My mother has been seeking ‘quick fixes’ again. Alzheimer’s is leaving her empty and fragile, like an egg with the guts sucked out of it, and she is trying to fill the void with old, unhealthy friends.
For years she took Xanax and has been pleading for those like a seasoned junkie. And almost every night she’ll ask for a drink.
“I want you to pick me up a bottle of scotch,” she said, head buried in her pocketbook as she rummaged for money.
“You can’t drink, Ma.”
“Since when do you tell me what I can do?” she said.
“I’m not telling you, your doctors are telling you. You can’t drink with your medicine.”
“What medicine? I don’t take medicine.”
“Ma, enough. You can’t drink.”
“Jesus, Mary, and Joseph.”
I counted ten seconds of silence.
“Just get me vodka. I don’t like vodka. I won’t even drink it.”
The other day she added a new vice to her portfolio of requests; cigarettes, her companions of 30 years ago. We were in the car waiting at a red light when she slapped two dollars on the dashboard.
“I want to start smoking again. Can you stop somewhere and get me a pack of cigarettes?”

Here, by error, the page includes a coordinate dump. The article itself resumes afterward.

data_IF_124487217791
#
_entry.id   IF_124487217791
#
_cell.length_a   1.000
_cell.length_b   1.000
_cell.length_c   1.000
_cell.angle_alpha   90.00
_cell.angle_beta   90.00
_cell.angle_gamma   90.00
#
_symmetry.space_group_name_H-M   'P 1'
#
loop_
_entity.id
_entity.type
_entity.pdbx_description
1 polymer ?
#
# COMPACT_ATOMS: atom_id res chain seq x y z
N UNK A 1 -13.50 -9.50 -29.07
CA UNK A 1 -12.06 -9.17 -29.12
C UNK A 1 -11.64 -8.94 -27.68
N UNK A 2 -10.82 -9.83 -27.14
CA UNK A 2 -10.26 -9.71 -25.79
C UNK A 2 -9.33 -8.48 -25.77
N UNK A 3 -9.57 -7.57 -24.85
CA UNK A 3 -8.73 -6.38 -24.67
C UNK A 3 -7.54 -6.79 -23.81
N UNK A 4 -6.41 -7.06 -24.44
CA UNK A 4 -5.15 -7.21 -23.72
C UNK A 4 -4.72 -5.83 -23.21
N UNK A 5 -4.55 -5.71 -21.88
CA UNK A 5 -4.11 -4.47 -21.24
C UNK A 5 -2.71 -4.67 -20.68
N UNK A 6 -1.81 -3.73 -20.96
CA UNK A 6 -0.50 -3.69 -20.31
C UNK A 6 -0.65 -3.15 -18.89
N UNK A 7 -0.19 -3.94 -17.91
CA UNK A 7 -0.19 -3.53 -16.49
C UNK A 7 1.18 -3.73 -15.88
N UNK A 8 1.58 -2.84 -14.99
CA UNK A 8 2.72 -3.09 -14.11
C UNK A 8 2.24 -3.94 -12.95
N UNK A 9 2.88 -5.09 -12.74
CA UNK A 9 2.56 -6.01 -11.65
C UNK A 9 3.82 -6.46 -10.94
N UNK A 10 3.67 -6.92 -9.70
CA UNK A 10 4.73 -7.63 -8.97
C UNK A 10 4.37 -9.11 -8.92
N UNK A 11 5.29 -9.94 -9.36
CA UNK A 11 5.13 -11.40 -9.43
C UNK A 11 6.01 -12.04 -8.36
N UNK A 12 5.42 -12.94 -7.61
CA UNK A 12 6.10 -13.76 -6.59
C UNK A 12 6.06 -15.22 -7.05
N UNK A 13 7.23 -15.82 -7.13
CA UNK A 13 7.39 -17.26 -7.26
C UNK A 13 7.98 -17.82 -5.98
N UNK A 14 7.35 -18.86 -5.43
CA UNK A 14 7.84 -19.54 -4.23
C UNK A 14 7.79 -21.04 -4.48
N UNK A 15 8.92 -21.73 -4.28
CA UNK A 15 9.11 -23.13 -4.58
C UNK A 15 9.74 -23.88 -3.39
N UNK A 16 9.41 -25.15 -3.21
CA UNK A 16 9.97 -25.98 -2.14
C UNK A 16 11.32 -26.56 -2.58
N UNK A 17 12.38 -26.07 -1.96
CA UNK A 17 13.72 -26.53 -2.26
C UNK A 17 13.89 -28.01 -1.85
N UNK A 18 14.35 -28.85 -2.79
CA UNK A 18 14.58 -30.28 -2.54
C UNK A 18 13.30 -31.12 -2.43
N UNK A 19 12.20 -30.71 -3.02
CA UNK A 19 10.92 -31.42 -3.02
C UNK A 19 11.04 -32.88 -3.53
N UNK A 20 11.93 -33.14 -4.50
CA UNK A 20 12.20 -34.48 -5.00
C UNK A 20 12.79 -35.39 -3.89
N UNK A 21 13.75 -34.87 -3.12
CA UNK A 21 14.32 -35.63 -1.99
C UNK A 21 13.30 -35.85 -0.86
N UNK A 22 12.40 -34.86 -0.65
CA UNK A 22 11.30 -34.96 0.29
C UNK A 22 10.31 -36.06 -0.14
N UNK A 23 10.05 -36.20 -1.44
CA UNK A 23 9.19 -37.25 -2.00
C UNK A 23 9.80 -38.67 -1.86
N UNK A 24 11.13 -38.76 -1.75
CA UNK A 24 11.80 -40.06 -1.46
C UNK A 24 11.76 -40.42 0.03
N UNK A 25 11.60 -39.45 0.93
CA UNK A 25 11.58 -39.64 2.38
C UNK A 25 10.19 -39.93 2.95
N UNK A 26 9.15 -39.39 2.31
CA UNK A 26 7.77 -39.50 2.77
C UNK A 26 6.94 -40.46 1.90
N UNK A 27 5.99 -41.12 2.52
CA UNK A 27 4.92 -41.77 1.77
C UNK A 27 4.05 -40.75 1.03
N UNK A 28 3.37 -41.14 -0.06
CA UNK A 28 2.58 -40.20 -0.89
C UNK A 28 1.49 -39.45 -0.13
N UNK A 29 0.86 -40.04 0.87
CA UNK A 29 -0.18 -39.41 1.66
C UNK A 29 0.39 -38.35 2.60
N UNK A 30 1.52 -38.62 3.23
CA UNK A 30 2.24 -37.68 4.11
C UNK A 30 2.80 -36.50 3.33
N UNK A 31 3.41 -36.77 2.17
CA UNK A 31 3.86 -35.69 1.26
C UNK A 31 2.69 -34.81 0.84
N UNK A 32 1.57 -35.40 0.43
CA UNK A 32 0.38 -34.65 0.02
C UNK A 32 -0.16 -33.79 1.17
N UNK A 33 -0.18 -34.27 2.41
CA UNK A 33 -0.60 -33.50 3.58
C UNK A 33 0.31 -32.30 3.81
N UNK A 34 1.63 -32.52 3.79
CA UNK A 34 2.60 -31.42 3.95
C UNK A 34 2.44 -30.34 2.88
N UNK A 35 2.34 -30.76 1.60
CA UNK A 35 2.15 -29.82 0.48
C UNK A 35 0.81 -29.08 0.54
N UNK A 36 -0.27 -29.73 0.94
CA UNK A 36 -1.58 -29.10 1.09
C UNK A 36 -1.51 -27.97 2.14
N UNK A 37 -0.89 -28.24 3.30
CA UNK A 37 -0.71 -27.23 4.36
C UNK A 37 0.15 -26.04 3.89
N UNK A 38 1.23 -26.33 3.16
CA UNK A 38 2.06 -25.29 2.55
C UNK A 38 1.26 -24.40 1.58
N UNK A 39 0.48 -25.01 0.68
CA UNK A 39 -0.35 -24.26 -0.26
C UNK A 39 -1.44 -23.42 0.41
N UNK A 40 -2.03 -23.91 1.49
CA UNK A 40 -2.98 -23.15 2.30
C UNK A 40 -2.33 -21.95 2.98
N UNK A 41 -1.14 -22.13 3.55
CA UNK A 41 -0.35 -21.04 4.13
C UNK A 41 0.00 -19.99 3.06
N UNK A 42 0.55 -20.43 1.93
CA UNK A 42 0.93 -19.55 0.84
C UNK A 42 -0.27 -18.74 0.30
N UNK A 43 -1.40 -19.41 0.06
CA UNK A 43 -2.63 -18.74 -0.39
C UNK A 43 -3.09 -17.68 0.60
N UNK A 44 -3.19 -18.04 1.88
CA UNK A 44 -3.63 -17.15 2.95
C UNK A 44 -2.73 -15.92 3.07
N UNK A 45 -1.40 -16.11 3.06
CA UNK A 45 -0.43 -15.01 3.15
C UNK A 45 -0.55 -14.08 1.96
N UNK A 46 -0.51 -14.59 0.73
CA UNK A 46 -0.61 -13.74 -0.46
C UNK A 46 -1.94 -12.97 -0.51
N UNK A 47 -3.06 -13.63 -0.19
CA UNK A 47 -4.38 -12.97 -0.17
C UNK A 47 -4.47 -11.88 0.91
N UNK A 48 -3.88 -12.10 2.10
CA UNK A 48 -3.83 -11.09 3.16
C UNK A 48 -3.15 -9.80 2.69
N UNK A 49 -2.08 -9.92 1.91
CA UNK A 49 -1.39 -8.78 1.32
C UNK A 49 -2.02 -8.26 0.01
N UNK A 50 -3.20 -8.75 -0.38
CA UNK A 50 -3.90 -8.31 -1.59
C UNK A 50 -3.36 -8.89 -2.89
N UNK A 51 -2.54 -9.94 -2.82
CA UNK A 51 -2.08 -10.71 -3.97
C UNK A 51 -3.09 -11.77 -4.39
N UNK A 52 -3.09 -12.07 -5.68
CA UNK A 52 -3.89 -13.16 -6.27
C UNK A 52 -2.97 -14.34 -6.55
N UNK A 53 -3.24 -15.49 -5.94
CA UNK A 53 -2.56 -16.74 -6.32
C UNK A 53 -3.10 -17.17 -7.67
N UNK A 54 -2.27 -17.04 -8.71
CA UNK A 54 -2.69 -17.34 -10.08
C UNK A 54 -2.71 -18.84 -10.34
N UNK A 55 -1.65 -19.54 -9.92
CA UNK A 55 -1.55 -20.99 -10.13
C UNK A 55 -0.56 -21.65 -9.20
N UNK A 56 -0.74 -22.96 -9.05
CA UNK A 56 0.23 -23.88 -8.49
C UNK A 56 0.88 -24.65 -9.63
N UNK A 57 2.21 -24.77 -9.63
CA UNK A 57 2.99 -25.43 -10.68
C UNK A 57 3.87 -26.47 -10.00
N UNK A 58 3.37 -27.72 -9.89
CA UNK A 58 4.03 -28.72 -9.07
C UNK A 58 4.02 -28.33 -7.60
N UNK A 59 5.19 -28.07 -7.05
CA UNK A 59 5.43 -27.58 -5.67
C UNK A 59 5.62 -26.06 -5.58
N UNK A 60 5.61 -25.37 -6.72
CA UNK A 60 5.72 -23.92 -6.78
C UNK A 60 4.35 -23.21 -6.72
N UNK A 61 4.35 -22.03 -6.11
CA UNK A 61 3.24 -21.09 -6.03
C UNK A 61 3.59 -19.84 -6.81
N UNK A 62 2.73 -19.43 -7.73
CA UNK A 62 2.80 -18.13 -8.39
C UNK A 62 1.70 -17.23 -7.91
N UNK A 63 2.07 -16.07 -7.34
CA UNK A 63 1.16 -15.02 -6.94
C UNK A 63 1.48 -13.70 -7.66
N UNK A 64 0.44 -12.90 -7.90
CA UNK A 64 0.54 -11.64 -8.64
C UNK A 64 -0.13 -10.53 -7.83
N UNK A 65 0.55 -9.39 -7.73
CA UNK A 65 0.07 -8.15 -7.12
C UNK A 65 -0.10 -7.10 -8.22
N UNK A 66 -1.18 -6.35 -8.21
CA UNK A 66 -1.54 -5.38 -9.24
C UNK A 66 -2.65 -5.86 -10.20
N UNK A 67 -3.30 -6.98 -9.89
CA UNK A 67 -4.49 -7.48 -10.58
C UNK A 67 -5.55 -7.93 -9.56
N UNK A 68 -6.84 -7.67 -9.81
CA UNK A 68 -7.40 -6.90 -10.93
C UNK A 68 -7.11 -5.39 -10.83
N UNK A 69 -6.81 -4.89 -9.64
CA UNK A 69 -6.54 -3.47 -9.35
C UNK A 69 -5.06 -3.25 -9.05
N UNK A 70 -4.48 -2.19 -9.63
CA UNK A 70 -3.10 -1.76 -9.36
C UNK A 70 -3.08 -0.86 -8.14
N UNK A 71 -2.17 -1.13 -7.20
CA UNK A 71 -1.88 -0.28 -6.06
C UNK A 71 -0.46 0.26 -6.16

“First of all, I’m not buying you cigarettes,” I said. “And second, if I did, I’m pretty sure they cost a lot more than $2.00.”
What ensued was a full-blown, voices raised, Italian style fight. And what I learned through the screaming is something I knew but hoped my mother didn’t; that Alzheimer’s has robbed her of more than just her memory, it has robbed her of independence. She said she felt ‘worthless,’ and it cut right to my heart.
It was a raw and drizzly day out on the porch when my mother lit up her first cigarette in decades.
“There she is!" Dan said, coming out onto the porch. “Smokestacks Calhoun!”
My mother ignored him and took a long drag. Her face contorted. She took another, then held the cigarette at eye level, scrutinizing it.
“This is disgusting,” she said. “Get this away from me.”
She thrust the cigarette toward me as she walked passed and into the house.
The good news is she hated it and has not requested another since. The better news is, in this case, the decision was hers.